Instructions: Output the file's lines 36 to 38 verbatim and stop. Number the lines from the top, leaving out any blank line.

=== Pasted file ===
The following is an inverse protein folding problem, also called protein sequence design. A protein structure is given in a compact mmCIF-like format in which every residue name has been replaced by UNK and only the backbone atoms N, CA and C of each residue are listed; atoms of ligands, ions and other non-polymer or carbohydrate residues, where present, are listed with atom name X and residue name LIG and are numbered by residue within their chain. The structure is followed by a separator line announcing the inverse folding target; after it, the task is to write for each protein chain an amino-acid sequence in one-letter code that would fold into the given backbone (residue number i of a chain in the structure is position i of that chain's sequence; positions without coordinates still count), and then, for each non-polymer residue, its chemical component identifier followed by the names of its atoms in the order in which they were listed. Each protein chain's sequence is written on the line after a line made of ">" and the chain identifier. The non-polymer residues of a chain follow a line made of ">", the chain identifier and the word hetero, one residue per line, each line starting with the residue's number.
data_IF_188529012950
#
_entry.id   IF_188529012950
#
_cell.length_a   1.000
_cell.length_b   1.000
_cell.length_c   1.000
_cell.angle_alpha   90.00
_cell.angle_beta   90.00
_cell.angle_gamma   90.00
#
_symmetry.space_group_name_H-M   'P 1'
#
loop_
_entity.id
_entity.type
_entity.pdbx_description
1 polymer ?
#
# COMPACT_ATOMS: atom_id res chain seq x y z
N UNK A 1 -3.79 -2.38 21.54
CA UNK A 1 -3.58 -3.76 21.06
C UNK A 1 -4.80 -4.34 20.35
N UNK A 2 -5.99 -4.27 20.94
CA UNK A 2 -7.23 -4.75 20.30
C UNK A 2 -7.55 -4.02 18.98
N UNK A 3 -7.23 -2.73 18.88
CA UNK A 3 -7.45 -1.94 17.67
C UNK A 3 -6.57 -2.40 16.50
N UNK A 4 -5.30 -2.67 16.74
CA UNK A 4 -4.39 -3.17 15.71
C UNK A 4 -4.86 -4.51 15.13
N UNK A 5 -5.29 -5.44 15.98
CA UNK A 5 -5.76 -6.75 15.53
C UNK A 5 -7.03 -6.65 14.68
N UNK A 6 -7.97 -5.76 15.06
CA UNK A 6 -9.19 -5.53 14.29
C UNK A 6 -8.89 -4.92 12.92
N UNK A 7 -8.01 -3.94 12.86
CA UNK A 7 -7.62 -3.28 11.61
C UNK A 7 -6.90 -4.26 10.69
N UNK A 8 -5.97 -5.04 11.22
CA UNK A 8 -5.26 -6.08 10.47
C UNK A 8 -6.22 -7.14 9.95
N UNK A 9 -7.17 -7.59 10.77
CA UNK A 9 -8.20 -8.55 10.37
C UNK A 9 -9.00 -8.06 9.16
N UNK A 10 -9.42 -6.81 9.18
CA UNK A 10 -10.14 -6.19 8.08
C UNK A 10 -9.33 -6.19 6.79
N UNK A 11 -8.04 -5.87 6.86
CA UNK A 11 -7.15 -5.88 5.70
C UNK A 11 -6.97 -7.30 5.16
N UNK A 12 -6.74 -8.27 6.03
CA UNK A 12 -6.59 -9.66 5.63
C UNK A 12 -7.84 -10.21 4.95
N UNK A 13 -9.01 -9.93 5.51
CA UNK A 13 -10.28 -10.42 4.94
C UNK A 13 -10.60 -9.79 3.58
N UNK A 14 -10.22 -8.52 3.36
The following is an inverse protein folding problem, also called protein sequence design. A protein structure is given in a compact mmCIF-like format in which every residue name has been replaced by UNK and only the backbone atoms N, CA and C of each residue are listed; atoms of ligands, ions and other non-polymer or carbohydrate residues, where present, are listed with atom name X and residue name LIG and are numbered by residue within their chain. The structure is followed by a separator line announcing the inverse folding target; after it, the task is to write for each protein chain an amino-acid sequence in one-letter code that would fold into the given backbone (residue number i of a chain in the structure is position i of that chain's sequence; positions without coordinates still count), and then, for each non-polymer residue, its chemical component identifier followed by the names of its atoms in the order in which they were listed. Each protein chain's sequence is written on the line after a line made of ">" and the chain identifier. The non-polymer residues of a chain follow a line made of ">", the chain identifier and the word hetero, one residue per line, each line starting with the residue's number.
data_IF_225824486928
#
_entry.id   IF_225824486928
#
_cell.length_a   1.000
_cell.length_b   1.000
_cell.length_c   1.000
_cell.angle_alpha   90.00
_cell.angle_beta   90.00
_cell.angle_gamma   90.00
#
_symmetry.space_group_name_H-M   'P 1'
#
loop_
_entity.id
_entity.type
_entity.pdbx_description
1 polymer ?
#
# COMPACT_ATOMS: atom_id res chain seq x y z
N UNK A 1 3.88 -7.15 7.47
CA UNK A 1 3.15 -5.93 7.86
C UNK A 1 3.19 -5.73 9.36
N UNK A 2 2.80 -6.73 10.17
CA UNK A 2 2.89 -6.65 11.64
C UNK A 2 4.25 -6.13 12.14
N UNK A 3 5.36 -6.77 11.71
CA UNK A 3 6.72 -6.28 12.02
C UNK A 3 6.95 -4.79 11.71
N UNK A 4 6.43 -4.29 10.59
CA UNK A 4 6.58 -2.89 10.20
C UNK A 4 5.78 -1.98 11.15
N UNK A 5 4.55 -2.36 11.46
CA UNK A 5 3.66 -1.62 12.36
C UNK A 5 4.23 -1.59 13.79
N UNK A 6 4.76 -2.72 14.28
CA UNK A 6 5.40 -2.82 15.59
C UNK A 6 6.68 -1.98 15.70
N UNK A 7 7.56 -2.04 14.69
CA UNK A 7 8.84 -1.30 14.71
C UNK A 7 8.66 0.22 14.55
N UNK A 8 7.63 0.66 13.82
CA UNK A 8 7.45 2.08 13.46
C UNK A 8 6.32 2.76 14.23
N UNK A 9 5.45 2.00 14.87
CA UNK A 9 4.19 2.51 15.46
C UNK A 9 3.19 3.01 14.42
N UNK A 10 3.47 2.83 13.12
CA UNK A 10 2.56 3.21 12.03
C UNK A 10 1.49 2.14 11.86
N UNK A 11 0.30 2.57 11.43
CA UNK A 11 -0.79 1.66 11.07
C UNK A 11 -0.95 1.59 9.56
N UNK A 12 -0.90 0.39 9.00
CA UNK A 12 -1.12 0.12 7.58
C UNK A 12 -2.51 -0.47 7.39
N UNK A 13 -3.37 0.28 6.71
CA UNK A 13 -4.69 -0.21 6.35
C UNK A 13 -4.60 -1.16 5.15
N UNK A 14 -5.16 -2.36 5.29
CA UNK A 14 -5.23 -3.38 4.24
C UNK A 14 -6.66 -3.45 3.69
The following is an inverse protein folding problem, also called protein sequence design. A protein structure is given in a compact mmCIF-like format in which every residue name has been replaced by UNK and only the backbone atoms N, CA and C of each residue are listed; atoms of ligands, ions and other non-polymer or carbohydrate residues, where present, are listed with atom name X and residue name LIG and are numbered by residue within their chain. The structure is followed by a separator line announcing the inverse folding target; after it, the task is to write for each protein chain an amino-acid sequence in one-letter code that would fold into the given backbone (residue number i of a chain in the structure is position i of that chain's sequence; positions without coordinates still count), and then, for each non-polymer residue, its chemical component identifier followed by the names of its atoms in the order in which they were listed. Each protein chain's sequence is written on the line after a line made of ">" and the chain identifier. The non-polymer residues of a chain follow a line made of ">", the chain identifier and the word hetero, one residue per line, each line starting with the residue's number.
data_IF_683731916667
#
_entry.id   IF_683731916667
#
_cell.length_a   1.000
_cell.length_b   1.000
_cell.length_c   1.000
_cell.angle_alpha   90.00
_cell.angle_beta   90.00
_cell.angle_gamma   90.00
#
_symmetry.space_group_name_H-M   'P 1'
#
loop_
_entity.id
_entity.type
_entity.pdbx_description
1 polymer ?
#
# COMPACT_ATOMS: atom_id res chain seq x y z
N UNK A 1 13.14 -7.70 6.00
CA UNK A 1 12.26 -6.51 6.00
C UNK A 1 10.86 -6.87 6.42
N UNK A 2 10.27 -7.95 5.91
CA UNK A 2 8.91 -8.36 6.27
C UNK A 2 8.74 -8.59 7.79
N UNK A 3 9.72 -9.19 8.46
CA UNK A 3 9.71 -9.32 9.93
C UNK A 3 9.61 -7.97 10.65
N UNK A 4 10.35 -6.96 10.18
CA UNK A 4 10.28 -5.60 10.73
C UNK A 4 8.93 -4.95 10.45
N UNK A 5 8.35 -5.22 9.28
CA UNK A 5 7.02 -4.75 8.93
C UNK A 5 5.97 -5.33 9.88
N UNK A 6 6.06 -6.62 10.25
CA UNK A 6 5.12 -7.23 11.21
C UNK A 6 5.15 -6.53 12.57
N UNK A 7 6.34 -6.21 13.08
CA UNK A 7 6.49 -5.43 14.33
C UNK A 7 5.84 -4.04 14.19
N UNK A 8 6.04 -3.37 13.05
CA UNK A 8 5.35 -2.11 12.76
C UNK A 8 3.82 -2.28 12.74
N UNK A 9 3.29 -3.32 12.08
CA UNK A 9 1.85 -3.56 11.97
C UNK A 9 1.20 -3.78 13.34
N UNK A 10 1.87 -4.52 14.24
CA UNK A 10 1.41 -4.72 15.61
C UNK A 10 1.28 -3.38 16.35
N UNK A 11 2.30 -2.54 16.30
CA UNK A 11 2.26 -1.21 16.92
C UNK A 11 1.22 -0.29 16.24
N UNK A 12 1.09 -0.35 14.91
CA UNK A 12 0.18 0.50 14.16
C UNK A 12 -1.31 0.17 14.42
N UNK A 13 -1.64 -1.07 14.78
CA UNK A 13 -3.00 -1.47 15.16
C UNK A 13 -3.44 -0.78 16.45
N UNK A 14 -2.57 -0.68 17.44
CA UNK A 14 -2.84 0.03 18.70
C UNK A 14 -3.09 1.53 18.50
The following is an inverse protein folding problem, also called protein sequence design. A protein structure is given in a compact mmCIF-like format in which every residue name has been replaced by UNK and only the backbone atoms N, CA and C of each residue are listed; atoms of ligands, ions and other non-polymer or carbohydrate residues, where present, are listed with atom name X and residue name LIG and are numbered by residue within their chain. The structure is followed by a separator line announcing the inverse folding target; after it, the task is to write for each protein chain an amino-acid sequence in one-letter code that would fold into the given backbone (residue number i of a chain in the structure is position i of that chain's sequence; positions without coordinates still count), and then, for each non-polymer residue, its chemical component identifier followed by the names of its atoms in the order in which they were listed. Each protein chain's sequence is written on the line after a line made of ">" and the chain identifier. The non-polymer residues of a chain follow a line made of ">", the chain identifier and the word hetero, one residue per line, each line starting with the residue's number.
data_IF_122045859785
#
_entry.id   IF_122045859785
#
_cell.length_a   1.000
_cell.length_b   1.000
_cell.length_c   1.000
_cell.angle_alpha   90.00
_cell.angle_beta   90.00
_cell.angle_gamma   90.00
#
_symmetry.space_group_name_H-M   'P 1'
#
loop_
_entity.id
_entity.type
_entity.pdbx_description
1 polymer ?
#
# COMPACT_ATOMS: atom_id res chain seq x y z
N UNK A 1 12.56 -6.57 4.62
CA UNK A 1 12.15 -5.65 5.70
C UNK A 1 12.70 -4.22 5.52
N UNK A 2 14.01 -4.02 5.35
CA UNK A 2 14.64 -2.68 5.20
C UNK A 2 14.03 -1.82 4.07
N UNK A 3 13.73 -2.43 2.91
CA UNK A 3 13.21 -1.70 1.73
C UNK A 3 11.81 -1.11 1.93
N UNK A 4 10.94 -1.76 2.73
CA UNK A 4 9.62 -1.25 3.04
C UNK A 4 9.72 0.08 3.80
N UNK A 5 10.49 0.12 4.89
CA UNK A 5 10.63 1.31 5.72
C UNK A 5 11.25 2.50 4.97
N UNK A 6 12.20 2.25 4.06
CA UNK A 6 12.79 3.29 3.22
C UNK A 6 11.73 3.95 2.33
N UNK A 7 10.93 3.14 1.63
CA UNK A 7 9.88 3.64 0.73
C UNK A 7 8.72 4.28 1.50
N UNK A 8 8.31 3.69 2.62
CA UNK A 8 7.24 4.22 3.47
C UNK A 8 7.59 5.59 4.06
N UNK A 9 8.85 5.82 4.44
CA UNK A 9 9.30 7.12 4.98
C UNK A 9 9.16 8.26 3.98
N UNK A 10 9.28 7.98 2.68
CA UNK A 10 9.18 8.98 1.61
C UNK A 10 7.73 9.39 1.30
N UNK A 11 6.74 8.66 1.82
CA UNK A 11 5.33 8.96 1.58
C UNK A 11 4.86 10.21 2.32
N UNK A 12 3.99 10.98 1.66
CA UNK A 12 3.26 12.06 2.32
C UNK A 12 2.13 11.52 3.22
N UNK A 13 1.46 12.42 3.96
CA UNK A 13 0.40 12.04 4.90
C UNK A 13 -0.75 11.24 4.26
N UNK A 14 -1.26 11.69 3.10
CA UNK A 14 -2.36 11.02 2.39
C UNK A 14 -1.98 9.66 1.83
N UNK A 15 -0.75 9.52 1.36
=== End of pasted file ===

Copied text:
C UNK A 5 -7.03 -6.65 14.68
N UNK A 6 -7.97 -5.76 15.06
CA UNK A 6 -9.19 -5.53 14.29